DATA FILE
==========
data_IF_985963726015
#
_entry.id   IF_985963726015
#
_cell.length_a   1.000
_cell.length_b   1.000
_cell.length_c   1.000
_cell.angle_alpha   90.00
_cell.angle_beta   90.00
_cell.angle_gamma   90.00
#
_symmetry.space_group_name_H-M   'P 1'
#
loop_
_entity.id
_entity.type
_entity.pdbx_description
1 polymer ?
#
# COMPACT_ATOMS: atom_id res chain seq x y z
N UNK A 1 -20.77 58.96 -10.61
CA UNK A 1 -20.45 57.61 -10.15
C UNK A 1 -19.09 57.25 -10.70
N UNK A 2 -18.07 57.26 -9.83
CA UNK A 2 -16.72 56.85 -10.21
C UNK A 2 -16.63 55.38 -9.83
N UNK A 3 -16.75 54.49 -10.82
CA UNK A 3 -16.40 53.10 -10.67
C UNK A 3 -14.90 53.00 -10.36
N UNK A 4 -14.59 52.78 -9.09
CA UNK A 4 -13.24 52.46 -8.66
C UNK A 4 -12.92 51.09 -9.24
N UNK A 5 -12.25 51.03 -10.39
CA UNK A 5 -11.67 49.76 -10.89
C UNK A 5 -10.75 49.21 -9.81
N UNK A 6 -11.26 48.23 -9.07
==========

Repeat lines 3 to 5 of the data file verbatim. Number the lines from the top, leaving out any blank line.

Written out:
_entry.id   IF_985963726015
#
_cell.length_a   1.000